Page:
Las Vegas is a city known for, among other things, its larger-than-life characters and over-the-top productions.
Showgirls, once a staple of entertainment in many places, are a living icon of that spirit, and the eighth annual Showgirl Art Presentation on May 1 at Las Vegas Academy of the Arts, 315 S. Seventh St., celebrated them and what they mean to the city.
This fall, the Las Vegas Showgirl Art and Costume exhibition, a touring art show with creations likely inspired by the groundwork laid that day, is set to come to several venues across the state, featuring pieces by Las Vegas Academy students and other local artists.
“I was inspired when I organized a reunion a month before the Stardust was imploded,” said the Showgirl Art Presentation’s founder, former showgirl Lou Anne Chessik. “It brought together 650 dancers, singers and stagehands from ‘Lido (de Paris),’ which was there 33 years, and ‘Enter the Night,’ which was there eight years. I realized that we were becoming history. All these shows were disappearing, and the Las Vegas showgirl is still the icon of the city.”
From the 1950s forward, most of the city’s casinos featured entertainment with showgirls, but as the city continued to be reinvented, the staple performer began to fade away.
Chessik could think of only two shows in town with showgirls. “Jubilee!” at Bally’s, almost a time capsule of the classic Las Vegas showgirl production, and “Vegas! The Show” inside the V Theater at the Miracle Mile Shops, a smaller production that relies on classic showgirls to evoke iconic Las Vegas entertainment.
Cathy Colbert retired from “Jubilee!” in March after 7 1/2 years there and several years with the Nevada Ballet Theatre.
“It was a difficult decision to make,” Colbert said. “I got out while my body was still in good shape, but I miss it.”
The guidelines for being a showgirl are stringent. Different shows looked for different body types, but all of them hired only athletic, tall dancers. The short dancers were 5-foot-8 or 5-foot-9; the tall ones were 5-foot-10 to 6-foot-3. They had to be able to dance and not appear overly muscular, despite the fact that their job often required wearing a 30-pound headdress, 60 pounds of feathers and 40 pounds of beads.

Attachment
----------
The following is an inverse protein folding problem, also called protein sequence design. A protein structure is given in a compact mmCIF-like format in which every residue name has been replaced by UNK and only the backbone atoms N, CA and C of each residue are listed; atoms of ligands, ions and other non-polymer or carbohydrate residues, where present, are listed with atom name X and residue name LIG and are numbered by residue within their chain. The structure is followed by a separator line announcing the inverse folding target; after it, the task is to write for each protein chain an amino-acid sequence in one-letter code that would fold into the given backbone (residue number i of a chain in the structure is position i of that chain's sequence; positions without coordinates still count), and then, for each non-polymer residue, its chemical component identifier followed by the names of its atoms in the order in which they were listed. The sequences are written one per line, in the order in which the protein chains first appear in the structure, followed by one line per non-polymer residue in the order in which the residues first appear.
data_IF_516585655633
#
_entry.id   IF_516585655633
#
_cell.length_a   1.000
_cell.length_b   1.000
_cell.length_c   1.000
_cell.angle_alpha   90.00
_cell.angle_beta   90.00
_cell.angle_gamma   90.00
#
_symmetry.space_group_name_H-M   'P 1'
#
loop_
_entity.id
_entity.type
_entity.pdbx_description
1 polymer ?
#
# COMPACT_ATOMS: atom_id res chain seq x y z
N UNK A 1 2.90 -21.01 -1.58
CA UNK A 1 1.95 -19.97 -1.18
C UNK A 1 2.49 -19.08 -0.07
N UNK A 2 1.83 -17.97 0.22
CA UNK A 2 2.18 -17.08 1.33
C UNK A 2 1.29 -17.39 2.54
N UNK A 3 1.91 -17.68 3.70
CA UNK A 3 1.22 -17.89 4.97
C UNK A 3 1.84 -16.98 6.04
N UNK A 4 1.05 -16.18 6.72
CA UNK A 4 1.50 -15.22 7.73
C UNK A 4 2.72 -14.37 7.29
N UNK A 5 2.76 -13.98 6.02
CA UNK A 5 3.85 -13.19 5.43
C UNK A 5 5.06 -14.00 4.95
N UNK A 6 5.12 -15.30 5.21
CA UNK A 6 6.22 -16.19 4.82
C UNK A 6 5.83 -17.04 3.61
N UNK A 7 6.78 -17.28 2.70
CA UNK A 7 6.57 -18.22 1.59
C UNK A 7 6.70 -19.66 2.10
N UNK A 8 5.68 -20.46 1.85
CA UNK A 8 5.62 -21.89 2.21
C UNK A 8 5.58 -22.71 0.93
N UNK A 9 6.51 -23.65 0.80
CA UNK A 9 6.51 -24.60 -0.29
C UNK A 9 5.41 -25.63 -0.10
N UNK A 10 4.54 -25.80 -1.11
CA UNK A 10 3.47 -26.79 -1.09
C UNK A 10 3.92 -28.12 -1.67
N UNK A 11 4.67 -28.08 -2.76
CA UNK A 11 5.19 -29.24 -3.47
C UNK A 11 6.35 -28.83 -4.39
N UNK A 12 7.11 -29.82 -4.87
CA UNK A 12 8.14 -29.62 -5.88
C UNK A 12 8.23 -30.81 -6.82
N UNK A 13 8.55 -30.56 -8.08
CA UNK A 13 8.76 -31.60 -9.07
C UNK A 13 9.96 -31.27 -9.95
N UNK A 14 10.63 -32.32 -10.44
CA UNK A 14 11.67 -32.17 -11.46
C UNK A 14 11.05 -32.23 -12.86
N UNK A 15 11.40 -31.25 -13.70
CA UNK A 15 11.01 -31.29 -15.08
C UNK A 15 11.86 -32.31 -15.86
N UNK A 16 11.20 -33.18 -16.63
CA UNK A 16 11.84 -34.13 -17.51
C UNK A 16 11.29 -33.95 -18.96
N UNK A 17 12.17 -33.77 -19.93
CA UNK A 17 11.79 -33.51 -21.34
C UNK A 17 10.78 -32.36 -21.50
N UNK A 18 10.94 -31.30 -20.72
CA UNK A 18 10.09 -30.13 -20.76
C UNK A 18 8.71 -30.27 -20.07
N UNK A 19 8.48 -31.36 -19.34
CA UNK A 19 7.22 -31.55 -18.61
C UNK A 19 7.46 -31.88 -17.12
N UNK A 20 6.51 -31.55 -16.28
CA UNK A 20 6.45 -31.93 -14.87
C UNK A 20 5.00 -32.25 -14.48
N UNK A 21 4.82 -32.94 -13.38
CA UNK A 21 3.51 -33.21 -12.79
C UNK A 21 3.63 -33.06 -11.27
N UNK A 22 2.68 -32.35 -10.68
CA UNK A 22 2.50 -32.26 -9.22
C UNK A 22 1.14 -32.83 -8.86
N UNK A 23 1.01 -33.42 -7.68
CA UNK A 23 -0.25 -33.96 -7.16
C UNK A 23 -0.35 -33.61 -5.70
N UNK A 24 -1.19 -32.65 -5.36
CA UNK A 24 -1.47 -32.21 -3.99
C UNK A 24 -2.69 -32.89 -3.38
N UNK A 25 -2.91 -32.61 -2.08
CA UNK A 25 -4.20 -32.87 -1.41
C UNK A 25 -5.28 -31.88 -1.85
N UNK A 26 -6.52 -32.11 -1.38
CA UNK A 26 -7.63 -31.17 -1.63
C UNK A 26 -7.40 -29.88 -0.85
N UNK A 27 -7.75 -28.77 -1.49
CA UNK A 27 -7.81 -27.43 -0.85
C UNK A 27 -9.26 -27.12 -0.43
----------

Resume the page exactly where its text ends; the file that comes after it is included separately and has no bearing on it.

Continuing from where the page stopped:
Colbert has been the model at the Showgirl Art Presentation many times and returned this year. The presentation on May 1 was the culmination of lessons and lectures taught the previous two days by art instructor Kelly Mabel to her students at Las Vegas Academy.
“On (April 29), I talked to the kids about real versus reel, the perception of showgirls as portrayed in the media compared to their actual experience,” Mabel said. “Showgirls worked hard at odd hours but found it very rewarding work. It provided financial support but also mental and emotional support. They loved going to work every day.”
Mabel mixed in discussions of female performers over the last century and how the role has changed over the years. On April 30, she discussed the showgirl in art, with special attention to the work of Henri de Toulouse-Lautrec and other luminaries who spent time at the Moulin Rouge in Paris.
“In Paris, showgirls were revered,” Mabel said. “They were seen as icons, and multiple artists portrayed them that way. Others chose to focus on them as people, painting them backstage as individuals.”
On May 1, the students gathered in the Black Box theater on the school’s campus while Colbert posed in two showgirl outfits while other retired showgirls regaled them with tales of their past. A video showing archival footage of Las Vegas shows was screened, too.
“The session is required for sophomores and juniors and optional for seniors,” Mabel said. “They’re required to shoot photo references and do figure drawing. They need to create a piece of art celebrating the showgirl and turn it in for a grade by June 2. If they want to work on it more and refine it before submitting it to the competition, they have until July.”
The Las Vegas Showgirl Art and Costume exhibition is open to students and artists. An artist may submit a digital image of one original work, a traditional drawing or a painting, no larger than 24-by-36 inches, to Chessik at louanne@showgirlLegacy.com, or arrangements can be made to submit work in person by calling 702-630-5399. The artwork must be ready to hang, and the deadline for submissions is July 24.
To reach East Valley View reporter F. Andrew Taylor, email firstname.lastname@example.org or call 702-380-4532.